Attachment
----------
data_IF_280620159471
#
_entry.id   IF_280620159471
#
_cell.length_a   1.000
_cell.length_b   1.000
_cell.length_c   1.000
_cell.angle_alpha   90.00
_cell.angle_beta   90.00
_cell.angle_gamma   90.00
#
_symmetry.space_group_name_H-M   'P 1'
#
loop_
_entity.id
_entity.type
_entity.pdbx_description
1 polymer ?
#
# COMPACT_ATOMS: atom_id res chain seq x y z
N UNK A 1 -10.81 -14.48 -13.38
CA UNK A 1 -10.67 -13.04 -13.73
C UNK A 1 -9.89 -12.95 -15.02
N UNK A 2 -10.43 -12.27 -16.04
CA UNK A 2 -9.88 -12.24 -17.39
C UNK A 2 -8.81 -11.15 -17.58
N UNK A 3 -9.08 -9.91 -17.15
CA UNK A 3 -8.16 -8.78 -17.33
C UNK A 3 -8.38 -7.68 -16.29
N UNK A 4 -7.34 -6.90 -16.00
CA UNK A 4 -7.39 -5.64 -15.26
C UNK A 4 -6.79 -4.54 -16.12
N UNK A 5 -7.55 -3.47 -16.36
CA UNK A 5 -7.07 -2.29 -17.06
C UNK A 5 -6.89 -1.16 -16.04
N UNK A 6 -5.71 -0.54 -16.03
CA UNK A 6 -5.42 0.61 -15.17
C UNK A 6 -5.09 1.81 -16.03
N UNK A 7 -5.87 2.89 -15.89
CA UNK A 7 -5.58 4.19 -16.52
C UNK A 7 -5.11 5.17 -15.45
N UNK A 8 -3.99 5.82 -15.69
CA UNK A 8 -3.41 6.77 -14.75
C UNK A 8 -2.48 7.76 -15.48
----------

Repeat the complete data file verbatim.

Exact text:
data_IF_280620159471
#
_entry.id   IF_280620159471
#
_cell.length_a   1.000
_cell.length_b   1.000
_cell.length_c   1.000
_cell.angle_alpha   90.00
_cell.angle_beta   90.00
_cell.angle_gamma   90.00
#
_symmetry.space_group_name_H-M   'P 1'
#
loop_
_entity.id
_entity.type
_entity.pdbx_description
1 polymer ?
#
# COMPACT_ATOMS: atom_id res chain seq x y z
N UNK A 1 -10.81 -14.48 -13.38
CA UNK A 1 -10.67 -13.04 -13.73
C UNK A 1 -9.89 -12.95 -15.02
N UNK A 2 -10.43 -12.27 -16.04
CA UNK A 2 -9.88 -12.24 -17.39
C UNK A 2 -8.81 -11.15 -17.58
N UNK A 3 -9.08 -9.91 -17.15
CA UNK A 3 -8.16 -8.78 -17.33
C UNK A 3 -8.38 -7.68 -16.29
N UNK A 4 -7.34 -6.90 -16.00
CA UNK A 4 -7.39 -5.64 -15.26
C UNK A 4 -6.79 -4.54 -16.12
N UNK A 5 -7.55 -3.47 -16.36
CA UNK A 5 -7.07 -2.29 -17.06
C UNK A 5 -6.89 -1.16 -16.04
N UNK A 6 -5.71 -0.54 -16.03
CA UNK A 6 -5.42 0.61 -15.17
C UNK A 6 -5.09 1.81 -16.03
N UNK A 7 -5.87 2.89 -15.89
CA UNK A 7 -5.58 4.19 -16.52
C UNK A 7 -5.11 5.17 -15.45
N UNK A 8 -3.99 5.82 -15.69
CA UNK A 8 -3.41 6.77 -14.75
C UNK A 8 -2.48 7.76 -15.48